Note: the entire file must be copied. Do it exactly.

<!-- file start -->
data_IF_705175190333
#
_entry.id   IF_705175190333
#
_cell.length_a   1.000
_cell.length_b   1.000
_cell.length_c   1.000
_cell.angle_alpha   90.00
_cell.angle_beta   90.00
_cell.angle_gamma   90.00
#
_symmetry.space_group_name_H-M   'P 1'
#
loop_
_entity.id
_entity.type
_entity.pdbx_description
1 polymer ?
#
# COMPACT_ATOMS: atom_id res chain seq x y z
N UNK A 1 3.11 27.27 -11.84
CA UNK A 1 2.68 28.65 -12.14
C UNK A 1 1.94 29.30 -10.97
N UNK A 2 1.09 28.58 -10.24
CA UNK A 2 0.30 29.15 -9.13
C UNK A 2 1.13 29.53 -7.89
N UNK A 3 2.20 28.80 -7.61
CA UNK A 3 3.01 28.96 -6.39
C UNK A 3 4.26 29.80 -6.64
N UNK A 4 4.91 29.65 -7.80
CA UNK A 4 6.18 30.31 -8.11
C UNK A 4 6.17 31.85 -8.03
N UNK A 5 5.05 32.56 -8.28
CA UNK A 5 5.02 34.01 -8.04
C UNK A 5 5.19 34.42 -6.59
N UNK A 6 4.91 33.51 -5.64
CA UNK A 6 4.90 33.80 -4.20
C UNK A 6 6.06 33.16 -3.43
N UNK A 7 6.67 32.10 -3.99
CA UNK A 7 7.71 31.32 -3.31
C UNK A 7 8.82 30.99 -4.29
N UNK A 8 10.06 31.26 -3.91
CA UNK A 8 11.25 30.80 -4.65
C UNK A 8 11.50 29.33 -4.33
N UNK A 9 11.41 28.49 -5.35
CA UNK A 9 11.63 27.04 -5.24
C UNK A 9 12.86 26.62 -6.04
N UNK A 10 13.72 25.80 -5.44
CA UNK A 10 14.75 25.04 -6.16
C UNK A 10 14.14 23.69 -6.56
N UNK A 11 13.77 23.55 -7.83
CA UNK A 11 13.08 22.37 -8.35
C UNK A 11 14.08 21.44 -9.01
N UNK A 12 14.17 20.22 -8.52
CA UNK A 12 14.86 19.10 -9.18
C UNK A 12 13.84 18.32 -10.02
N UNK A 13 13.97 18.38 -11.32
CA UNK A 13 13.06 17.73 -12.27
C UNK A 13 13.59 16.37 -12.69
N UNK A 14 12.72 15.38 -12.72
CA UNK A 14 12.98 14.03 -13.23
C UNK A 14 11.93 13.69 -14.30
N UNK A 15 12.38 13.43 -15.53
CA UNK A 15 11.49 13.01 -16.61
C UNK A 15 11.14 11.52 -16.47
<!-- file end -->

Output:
data_IF_705175190333
#
_entry.id   IF_705175190333
#
_cell.length_a   1.000
_cell.length_b   1.000
_cell.length_c   1.000
_cell.angle_alpha   90.00
_cell.angle_beta   90.00
_cell.angle_gamma   90.00
#
_symmetry.space_group_name_H-M   'P 1'
#
loop_
_entity.id
_entity.type
_entity.pdbx_description
1 polymer ?
#
# COMPACT_ATOMS: atom_id res chain seq x y z
N UNK A 1 3.11 27.27 -11.84
CA UNK A 1 2.68 28.65 -12.14
C UNK A 1 1.94 29.30 -10.97
N UNK A 2 1.09 28.58 -10.24
CA UNK A 2 0.30 29.15 -9.13
C UNK A 2 1.13 29.53 -7.89
N UNK A 3 2.20 28.80 -7.61
CA UNK A 3 3.01 28.96 -6.39
C UNK A 3 4.26 29.80 -6.64
N UNK A 4 4.91 29.65 -7.80
CA UNK A 4 6.18 30.31 -8.11
C UNK A 4 6.17 31.85 -8.03
N UNK A 5 5.05 32.56 -8.28
CA UNK A 5 5.02 34.01 -8.04
C UNK A 5 5.19 34.42 -6.59
N UNK A 6 4.91 33.51 -5.64
CA UNK A 6 4.90 33.80 -4.20
C UNK A 6 6.06 33.16 -3.43
N UNK A 7 6.67 32.10 -3.99
CA UNK A 7 7.71 31.32 -3.31
C UNK A 7 8.82 30.99 -4.29
N UNK A 8 10.06 31.26 -3.91
CA UNK A 8 11.25 30.80 -4.65
C UNK A 8 11.50 29.33 -4.33
N UNK A 9 11.41 28.49 -5.35
CA UNK A 9 11.63 27.04 -5.24
C UNK A 9 12.86 26.62 -6.04
N UNK A 10 13.72 25.80 -5.44
CA UNK A 10 14.75 25.04 -6.16
C UNK A 10 14.14 23.69 -6.56
N UNK A 11 13.77 23.55 -7.83
CA UNK A 11 13.08 22.37 -8.35
C UNK A 11 14.08 21.44 -9.01
N UNK A 12 14.17 20.22 -8.52
CA UNK A 12 14.86 19.10 -9.18
C UNK A 12 13.84 18.32 -10.02
N UNK A 13 13.97 18.38 -11.32
CA UNK A 13 13.06 17.73 -12.27
C UNK A 13 13.59 16.37 -12.69
N UNK A 14 12.72 15.38 -12.72
CA UNK A 14 12.98 14.03 -13.23
C UNK A 14 11.93 13.69 -14.30
N UNK A 15 12.38 13.43 -15.53
CA UNK A 15 11.49 13.01 -16.61
C UNK A 15 11.14 11.52 -16.47